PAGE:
Most scientists call bullshit on the whole horoscope thing, but new research suggests your birth month may count for something after all. It could predict your risk of developing more than 50 different health conditions, according to a study recently published in the Journal of American Medical Informatics Association.
Scientists at Columbia University compared the birth dates and medical records of 1.7 million patients treated at New York-Presbyterian Hospital/CUMC between 1985 and 2013. In sum they looked at 1,688 diseases.
The study ruled out more than 1,600 associations between birth month and disease risk, but the data confirmed 39 suspected links between birthday and disease risk—and uncovered 16 new associations, including nine kinds of heart disease. The researchers even performed mathmagic to rule out any factors that could skew the results, which look like this:
So here's your health horoscope: If you were born in the winter (January through March), you may have a higher risk of cardiovascular disease and lower risk of neurological, respiratory, and reproductive conditions. If you were born in the fall (October through December), chances are you have a lower risk of cardiovascular disease, but a higher risk of neurological, respiratory, and reproductive conditions. Otherwise, your birth month could set you up for any of the risks in the image above.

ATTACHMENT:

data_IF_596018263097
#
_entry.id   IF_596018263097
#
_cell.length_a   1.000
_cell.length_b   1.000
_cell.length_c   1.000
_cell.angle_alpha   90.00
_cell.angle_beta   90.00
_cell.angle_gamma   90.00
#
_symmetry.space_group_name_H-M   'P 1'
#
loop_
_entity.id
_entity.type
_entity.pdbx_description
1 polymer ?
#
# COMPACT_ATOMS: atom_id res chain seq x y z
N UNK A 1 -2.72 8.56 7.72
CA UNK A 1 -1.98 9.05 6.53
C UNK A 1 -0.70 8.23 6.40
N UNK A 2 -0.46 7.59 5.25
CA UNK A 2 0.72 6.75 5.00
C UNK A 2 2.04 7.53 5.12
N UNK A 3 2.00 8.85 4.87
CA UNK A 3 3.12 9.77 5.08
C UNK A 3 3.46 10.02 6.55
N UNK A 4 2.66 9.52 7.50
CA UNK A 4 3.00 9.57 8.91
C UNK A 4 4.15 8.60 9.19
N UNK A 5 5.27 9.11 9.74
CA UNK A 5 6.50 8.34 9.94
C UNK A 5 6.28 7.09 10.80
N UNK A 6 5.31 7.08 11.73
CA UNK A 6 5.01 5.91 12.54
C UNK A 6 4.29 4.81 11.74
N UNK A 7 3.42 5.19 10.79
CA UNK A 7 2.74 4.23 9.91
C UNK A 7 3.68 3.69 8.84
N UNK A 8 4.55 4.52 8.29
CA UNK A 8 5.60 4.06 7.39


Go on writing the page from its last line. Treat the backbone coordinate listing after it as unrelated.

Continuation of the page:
The study authors attribute the risks to your mom's environment when she was pregnant, which could compromise your immune system, explains co-study author Mary Regina Boland, a Ph.D. student at Columbia University Medical Center. For instance, some research suggests that pregnant woman who contract the flu have babies who are more prone to cardiovascular disease.
More research is needed to explain other associations between birth month and particular conditions. Until then, study authors can't say whether your birth month will definitely mess with your health (or protect you). In other words, being born during a low-risk birth month doesn't mean you can eat crap and sit on your butt without it affecting your health—and being born during a high-risk month doesn't mean you're doomed.
So while you can (and should) take all this with a grain of salt, it can't hurt to be extra cautious if you're destined for health issues. So pass the green stuff?